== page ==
Eircom’s chief executive has given the clearest indication yet of how he thinks a separation of the telcom’s retail and network divisions could operate.
In an interview with The Irish Times yesterday, Rex Comb said that a separate network company, which would include the Government-owned metropolitan area networks (MANs) that provide high capacity broadband rings in a number of regional towns, would be “highly regulated” but would have the freedom to “invest in the future longevity of the national asset”.
Last week it emerged that Eircom had written to the communications regulator and the Department of Communications outlining plans to split the companies. Babcock & Brown, the investment house which owns Eircom, is planning to sell the retail division, possibly to a large European telco, and retain the more lucrative wholesale division.
“This is the other thing we have been saying to the Government,” said Mr Comb. “Can you put all the assets into one (company). There’s all your assets, invest in the future and everyone can have access to it. We think that’s a possibility that should be explored.”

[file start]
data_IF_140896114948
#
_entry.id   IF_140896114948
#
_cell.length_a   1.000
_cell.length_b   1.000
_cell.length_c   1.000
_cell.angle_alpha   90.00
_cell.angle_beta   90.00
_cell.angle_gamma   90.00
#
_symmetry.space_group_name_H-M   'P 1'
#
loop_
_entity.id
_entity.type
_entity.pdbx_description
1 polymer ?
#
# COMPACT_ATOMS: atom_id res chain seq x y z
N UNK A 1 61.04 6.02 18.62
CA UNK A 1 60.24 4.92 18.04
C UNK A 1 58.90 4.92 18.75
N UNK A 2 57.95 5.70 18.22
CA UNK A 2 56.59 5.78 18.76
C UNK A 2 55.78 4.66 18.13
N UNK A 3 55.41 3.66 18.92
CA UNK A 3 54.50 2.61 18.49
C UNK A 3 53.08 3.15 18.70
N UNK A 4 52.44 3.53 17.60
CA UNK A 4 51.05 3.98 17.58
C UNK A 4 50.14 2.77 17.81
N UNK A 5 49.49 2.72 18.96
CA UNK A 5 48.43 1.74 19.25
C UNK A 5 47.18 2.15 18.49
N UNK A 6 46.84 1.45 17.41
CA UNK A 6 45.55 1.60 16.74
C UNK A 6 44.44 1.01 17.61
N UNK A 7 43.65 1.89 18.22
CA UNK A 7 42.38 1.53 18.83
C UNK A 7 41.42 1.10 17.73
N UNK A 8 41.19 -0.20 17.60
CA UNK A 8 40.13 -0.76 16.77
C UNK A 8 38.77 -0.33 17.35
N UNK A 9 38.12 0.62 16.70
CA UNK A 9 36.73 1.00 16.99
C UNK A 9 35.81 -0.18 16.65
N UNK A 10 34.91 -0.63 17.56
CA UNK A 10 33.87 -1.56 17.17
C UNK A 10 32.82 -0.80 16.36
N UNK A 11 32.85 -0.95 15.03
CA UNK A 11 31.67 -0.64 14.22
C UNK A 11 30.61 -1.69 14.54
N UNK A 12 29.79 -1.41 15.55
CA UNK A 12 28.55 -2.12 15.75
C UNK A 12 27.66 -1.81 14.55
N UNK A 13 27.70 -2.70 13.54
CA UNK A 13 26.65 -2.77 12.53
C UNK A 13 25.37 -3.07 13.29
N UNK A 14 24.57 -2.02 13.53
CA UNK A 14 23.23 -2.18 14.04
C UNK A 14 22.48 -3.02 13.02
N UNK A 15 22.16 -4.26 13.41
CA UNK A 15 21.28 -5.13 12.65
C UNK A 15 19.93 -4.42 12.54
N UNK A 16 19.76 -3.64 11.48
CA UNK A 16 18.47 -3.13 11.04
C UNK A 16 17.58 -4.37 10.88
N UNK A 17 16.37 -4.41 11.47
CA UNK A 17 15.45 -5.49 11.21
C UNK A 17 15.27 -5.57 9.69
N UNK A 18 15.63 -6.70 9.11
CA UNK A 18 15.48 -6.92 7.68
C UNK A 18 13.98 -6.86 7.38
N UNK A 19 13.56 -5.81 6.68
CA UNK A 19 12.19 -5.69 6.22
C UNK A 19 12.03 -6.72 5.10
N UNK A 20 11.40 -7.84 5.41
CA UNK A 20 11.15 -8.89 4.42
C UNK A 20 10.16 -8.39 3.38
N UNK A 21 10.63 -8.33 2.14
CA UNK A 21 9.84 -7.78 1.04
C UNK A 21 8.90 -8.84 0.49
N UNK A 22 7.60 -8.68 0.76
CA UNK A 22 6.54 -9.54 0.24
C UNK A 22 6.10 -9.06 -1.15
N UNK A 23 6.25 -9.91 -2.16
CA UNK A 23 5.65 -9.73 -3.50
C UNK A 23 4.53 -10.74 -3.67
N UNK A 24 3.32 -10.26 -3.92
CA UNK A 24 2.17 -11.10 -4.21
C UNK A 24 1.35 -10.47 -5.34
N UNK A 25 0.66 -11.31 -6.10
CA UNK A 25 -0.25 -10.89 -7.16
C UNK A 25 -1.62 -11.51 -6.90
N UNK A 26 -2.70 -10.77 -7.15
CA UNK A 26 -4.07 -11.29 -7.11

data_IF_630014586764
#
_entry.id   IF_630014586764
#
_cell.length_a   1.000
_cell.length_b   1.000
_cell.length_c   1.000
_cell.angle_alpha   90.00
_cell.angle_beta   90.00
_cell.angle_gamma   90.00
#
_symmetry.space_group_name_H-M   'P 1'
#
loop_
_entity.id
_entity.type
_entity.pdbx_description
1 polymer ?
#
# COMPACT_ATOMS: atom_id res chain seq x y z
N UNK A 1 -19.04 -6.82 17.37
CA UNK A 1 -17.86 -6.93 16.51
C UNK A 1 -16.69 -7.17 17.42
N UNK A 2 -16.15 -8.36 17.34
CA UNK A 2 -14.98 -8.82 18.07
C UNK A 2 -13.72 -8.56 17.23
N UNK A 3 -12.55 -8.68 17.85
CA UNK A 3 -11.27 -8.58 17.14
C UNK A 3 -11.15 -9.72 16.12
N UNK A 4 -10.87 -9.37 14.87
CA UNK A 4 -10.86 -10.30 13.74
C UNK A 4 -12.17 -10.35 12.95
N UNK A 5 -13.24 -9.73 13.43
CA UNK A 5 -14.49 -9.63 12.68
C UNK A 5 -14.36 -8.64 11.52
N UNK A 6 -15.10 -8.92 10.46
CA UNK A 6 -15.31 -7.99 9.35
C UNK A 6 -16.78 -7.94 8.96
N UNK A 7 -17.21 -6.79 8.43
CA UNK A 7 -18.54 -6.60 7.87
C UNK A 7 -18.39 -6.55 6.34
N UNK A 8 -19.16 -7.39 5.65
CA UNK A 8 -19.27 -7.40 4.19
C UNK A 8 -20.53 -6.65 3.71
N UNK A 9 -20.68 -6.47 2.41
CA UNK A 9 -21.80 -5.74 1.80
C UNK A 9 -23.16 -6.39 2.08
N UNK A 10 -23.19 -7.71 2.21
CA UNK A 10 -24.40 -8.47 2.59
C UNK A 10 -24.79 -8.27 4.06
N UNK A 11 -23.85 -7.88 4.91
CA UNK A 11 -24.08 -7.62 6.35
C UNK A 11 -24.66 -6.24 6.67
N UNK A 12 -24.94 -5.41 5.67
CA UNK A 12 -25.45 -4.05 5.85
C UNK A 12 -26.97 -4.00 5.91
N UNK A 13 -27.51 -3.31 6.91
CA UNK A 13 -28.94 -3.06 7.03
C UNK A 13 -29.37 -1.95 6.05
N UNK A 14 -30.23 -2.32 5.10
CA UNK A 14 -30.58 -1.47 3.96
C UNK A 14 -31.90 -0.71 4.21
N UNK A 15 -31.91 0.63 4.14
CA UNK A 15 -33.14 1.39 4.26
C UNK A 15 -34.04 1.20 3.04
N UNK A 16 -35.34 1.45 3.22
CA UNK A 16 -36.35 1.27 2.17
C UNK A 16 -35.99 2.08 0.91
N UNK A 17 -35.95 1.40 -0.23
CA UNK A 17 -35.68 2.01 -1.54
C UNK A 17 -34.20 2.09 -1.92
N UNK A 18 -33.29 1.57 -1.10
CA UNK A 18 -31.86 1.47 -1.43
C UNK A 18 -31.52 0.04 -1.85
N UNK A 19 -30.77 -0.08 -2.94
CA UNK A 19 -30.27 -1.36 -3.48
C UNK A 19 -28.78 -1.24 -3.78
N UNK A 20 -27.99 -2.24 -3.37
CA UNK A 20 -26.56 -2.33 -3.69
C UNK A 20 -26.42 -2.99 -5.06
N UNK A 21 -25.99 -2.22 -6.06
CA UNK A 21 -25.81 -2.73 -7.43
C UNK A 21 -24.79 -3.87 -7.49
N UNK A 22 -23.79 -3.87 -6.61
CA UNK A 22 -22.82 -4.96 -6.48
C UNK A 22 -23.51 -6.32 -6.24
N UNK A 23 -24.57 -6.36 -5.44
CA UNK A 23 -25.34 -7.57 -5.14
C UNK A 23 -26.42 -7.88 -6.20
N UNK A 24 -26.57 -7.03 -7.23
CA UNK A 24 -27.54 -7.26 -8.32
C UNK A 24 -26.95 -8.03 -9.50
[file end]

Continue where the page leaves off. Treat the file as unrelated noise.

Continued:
Mr Comb also suggested that given the strategic importance of the network company it would make sense for the Government to be a shareholder.
He also said it made more sense for a structural separation into two companies with different owners rather than a functional separation such as BT has undergone in the UK. He questioned how successful the UK model was, given that BT does not currently intend to invest in bringing next generation broadband technologies the “last mile” to users’ homes.
Despite Eircom’s interest in the MANs, Mr Comb questioned the Government’s funding of them. “My question about the MANs is whether that’s the best way to spend the money with the issues that Ireland faces?” said Mr Comb. “We have one transportation system – we don’t have two road systems. If it’s been done to create competition show me the numbers.”
Mr Comb said that in all but one of the 24 towns where the MANs are operational, Eircom already has a fibre optic infrastructure in place. Mr Comb also questioned the relevance of the universal service obligation, whereby Eircom is obliged to provide a phone service to every premises in the country that wants it.
John Collins, The Irish Times